The Alamo Area Metropolitan Planning Organization has approved a 'Transportation Improvement Program' which includes proposals for toll lanes and so called 'managed lanes' on Loop 1604, as well as on Highway 281 and Interstate 10 outside 1604, 1200 WOAI news reports.
The $1.7 billion provides funding for bicycles, pedestrians, establishes bus and carpool lanes, and encourages alternatives to the single person in a vehicle model of commuting in metro San Antonio.
"Appropriate transportation planning, recognizing the mobility needs and identifying the available resources, allow for the maintenance and improvement of our transportation system, therefore affecting our economy and quality of life," the long term transportation plan, which runs through 2018, states.
The main focus of the plan includes a $70 million plan to expand Interstate 10 from Boerne Stage Road to Loop 1604, expanding the highway from 4 to 6 lanes by adding two managed lanes.
The plan also calls for $458 million to widen Highway 281 from Loop 1604 to the Bexar-Comal County Line. The project includes a non toll northern interchange at 281 and 1604, which is paid for with city money from the 2012 bond issue, as well as four new managed lanes from Stone Oak Parkway to the Comal County line, and making 281 a six lane expressway from 1604 to Stone Oak Parkway, with the addition of two managed lanes.
Plans are to begin construction on these projects in 2015.
"Managed lanes' would involve tolls for regular drivers, but would be free for busses and 'approved' car pools.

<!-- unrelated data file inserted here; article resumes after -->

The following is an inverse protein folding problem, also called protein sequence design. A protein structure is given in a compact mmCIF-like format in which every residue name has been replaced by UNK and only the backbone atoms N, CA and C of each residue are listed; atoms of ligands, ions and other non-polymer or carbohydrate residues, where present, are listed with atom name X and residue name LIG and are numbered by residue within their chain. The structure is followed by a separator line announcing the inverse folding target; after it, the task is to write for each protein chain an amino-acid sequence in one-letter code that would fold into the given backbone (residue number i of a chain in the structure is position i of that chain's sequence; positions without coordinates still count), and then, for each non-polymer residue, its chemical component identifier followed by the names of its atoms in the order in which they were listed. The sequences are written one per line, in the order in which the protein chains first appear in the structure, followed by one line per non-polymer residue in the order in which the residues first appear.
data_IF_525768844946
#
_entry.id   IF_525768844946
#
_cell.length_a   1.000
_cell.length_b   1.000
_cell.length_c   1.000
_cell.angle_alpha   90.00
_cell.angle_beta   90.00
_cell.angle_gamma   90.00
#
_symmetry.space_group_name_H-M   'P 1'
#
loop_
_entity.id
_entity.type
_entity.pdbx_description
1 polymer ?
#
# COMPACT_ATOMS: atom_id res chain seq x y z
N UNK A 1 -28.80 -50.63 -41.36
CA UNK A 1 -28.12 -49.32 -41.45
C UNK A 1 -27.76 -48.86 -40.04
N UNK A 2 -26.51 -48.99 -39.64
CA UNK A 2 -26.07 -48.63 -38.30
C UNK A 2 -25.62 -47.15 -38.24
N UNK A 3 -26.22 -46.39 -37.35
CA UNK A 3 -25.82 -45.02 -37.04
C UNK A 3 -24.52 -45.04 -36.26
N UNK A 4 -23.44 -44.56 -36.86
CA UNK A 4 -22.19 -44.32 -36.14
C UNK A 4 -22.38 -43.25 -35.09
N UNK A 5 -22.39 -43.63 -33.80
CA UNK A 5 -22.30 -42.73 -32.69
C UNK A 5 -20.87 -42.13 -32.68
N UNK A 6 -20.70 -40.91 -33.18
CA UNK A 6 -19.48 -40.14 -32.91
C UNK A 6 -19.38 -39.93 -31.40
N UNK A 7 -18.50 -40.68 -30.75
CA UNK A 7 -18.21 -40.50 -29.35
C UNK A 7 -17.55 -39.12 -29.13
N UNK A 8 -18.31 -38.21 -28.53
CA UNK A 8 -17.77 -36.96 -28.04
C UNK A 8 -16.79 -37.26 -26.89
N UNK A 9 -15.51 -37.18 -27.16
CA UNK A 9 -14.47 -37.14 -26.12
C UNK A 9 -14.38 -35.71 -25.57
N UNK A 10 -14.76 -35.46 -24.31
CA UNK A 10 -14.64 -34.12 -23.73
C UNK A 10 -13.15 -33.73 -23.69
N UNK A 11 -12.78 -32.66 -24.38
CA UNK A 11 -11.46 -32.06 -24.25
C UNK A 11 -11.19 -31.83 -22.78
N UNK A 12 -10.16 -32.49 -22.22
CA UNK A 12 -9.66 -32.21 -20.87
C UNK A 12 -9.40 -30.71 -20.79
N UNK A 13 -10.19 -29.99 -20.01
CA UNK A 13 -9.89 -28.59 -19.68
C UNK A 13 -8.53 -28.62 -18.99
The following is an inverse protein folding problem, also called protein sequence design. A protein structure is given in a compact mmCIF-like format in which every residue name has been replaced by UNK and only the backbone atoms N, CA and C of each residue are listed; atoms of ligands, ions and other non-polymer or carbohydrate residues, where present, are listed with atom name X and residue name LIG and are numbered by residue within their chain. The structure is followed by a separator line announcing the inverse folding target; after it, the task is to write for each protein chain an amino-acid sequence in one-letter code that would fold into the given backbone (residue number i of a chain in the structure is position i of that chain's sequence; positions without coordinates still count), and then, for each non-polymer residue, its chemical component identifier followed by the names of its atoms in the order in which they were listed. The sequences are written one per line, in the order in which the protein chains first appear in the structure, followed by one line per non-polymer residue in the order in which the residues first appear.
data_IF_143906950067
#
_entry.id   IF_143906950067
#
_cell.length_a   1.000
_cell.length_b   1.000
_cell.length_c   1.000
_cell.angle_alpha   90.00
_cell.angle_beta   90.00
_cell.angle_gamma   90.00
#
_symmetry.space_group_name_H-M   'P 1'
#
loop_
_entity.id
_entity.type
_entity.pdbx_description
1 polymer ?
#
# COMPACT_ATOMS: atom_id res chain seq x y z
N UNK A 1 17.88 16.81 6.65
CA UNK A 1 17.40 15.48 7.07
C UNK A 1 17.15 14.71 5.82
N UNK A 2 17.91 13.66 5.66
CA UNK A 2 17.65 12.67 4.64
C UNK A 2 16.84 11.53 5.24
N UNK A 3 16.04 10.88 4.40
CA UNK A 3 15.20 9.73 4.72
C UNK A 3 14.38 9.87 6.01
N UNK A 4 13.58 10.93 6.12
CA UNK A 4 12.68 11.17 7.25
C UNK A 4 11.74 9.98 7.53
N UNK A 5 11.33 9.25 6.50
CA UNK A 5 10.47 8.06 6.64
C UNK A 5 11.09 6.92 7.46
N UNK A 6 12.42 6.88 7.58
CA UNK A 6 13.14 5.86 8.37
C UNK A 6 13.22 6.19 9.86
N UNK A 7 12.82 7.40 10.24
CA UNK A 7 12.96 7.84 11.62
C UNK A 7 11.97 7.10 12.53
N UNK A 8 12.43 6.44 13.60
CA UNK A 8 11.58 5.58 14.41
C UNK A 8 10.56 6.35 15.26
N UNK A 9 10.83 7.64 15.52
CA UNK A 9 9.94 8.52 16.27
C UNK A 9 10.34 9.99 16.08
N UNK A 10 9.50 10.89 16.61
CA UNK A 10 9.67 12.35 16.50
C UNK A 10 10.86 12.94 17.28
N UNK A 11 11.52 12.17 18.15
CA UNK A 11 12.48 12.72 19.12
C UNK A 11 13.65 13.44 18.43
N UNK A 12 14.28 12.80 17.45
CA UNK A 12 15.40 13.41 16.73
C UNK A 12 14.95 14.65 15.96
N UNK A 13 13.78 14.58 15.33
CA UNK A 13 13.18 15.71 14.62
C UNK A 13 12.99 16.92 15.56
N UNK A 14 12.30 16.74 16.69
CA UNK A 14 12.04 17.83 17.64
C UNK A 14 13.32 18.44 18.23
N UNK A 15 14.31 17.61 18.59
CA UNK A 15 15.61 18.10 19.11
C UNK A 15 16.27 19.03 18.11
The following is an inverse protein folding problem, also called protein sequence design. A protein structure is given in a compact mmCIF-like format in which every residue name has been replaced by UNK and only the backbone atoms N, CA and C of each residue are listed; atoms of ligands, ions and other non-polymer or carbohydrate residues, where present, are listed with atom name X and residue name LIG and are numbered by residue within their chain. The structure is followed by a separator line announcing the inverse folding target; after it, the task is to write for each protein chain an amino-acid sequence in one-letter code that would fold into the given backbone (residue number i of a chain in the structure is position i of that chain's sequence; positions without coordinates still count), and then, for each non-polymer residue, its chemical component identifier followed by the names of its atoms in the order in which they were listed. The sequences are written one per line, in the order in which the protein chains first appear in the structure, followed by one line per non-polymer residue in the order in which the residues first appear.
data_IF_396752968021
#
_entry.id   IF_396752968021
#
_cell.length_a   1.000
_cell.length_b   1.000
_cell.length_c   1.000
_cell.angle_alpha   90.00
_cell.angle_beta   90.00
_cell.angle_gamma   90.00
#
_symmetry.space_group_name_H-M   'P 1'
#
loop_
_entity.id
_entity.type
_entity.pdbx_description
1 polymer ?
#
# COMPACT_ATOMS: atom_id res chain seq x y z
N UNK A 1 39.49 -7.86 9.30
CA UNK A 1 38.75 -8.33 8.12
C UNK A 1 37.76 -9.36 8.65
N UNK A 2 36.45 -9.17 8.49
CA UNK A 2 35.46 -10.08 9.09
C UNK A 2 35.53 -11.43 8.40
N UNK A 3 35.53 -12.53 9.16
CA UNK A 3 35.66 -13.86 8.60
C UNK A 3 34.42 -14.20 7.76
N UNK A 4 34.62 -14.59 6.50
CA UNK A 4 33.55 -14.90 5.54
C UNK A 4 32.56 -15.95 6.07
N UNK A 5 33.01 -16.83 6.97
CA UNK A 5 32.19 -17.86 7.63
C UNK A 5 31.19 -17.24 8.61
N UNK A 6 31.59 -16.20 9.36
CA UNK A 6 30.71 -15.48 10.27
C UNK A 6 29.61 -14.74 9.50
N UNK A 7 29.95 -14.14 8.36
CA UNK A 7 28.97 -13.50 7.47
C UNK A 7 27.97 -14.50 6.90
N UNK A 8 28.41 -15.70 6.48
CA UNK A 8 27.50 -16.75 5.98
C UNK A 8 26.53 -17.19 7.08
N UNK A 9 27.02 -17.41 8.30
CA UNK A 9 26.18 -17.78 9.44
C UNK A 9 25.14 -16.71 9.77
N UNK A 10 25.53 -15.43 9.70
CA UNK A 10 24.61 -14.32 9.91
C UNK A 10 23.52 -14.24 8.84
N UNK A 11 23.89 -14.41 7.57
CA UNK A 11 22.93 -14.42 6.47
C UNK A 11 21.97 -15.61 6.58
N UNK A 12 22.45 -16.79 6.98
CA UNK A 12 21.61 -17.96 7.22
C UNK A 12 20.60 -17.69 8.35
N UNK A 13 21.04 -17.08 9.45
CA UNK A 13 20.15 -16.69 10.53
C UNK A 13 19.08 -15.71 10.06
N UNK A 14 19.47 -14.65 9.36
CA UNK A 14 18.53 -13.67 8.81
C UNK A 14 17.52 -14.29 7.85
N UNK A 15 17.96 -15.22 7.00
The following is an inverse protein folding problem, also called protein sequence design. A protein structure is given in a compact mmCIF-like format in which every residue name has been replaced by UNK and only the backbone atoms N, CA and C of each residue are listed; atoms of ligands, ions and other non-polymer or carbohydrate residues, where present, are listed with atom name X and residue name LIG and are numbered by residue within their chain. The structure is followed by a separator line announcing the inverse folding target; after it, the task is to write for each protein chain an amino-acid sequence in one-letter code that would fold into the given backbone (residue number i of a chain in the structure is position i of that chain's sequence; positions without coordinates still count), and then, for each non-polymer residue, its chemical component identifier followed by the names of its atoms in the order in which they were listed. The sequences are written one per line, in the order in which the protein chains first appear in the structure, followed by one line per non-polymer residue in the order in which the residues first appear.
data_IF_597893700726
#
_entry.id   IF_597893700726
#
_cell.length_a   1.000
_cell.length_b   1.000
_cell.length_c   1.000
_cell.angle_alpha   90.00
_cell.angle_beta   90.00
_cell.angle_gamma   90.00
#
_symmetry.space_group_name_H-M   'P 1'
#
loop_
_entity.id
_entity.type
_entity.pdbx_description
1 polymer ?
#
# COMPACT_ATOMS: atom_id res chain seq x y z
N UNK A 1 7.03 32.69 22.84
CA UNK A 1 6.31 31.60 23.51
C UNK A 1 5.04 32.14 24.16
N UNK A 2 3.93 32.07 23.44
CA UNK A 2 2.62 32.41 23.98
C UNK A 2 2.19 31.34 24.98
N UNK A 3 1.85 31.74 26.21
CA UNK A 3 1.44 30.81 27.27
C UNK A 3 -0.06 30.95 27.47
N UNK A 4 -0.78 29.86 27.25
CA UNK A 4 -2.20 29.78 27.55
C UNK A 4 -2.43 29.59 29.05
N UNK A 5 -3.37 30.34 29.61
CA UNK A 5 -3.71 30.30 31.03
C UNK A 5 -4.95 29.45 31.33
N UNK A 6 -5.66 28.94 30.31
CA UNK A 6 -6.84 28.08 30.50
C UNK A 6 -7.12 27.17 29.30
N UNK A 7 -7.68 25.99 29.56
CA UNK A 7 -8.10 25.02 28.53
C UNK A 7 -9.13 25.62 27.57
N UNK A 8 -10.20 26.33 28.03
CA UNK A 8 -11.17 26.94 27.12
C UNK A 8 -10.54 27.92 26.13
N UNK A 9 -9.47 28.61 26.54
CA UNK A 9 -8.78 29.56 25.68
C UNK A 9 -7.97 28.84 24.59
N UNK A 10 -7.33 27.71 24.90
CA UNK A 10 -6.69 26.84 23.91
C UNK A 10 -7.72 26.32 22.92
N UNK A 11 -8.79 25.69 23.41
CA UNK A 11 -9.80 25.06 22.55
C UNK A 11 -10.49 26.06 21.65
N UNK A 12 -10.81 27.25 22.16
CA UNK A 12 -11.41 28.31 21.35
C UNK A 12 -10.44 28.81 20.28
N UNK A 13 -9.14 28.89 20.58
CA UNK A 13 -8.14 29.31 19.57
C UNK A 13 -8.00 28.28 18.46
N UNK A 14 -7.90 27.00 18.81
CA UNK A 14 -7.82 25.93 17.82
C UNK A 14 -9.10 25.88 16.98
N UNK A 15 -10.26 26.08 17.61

But the toll proposal sparked a lot of controversy. MPO member Tommy Adkisson says toll roads in urban areas, where people drive to and from school, work, and the store, and will lead to an increase in prices for all services.
"Those who service the various residents who come out to do plumbing work, or carpentry or lawn services," will have to charge more, Adkisson said.
Toll road supporters point out that there will always be as many non-toll lanes as there are today.
Adkisson says the real answer to a lack of funding for highways is to raise the gasoline tax, to spread out the costs of the construction.
"The Legislature has been pretty gutless in terms of raising the gasoline tax," he said. "They haven't done it in the past 25 years."
Manufacturers also complained that tolls will raise the costs of the raw materials they use to manufacturer products, potentially pricing them out of key markets.
Other speakers urged the MPO to be more aggressive in recovering gasoline tax money collected in metro San Antonio which is being sent to other parts of the state to build and repair roads there. One estimate was that $1.2 billion in local gasoline tax money is being sent to other areas.
The proposal also calls for bicycle lanes on many busy surface streets, a hike and bike trail in Rimkus Park in Leon Valley. $1.5 million in 'low impact landscaping' around downtown freeway entrances, and $8 million to finally begin work on the long planned Austin-San Antonio Passenger Rail plan.
It also includes the $38 million interchange at Highway 151 and Loop 1604, and construction of four non-tolled lanes on Loop 1604 from Potranco to Culebra.
The Texas Department of Transportation will have the final say on the long range transportation plan.